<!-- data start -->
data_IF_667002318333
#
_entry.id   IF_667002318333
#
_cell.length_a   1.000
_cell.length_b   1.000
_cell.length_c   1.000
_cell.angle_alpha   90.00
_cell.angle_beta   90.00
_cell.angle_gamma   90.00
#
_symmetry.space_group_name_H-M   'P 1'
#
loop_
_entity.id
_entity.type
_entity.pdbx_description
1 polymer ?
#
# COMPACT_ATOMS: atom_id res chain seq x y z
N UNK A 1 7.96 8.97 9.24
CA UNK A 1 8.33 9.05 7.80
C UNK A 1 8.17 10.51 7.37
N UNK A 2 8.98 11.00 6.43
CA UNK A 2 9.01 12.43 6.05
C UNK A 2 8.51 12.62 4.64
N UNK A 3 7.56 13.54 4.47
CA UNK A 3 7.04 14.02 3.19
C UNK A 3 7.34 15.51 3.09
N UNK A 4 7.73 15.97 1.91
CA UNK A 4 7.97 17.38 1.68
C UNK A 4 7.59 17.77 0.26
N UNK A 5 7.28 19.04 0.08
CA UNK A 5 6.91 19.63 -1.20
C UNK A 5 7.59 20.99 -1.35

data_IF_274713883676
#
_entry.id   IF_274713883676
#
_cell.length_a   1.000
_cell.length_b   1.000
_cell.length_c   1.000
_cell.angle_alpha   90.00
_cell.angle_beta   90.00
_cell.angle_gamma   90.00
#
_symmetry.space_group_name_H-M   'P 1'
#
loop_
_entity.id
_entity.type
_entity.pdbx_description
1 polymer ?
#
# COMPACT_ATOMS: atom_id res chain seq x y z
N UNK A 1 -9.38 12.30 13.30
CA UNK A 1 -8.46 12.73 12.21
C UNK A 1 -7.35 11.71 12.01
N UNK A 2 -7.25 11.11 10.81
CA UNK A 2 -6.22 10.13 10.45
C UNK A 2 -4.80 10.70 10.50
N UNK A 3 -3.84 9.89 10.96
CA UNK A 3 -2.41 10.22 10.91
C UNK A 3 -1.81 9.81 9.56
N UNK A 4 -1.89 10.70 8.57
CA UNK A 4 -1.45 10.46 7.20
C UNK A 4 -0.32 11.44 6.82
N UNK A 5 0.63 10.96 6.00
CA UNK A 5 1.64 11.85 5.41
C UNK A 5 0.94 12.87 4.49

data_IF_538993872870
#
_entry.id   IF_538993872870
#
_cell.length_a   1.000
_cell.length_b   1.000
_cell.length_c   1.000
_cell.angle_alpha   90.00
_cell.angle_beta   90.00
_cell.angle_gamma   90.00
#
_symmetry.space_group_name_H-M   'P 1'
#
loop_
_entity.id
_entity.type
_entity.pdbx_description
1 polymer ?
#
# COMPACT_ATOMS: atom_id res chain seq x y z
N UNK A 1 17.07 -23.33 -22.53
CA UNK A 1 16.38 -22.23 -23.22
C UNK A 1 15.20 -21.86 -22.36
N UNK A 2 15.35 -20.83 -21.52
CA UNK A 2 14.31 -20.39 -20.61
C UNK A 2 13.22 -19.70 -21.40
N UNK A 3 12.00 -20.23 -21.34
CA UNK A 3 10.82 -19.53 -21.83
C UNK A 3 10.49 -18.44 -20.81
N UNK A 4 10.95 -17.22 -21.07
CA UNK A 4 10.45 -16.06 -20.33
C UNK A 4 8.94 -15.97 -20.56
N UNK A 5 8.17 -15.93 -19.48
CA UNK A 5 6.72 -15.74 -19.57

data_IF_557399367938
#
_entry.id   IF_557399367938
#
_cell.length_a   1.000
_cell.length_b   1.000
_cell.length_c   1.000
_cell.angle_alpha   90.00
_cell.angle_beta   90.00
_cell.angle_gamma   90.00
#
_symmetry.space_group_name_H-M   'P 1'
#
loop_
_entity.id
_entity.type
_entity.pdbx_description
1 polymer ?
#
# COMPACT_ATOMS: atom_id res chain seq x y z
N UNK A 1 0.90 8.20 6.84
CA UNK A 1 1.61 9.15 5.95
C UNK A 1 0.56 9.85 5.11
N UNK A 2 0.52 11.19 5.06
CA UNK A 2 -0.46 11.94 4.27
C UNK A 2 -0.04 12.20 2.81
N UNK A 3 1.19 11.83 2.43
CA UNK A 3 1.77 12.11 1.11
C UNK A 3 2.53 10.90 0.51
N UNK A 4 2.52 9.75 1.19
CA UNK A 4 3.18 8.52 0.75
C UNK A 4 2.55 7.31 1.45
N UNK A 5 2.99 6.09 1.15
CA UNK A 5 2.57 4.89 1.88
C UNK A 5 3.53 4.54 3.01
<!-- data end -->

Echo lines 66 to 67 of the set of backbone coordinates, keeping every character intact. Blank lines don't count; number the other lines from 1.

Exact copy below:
CA UNK A 4 -1.45 10.46 7.20
C UNK A 4 -0.32 11.44 6.82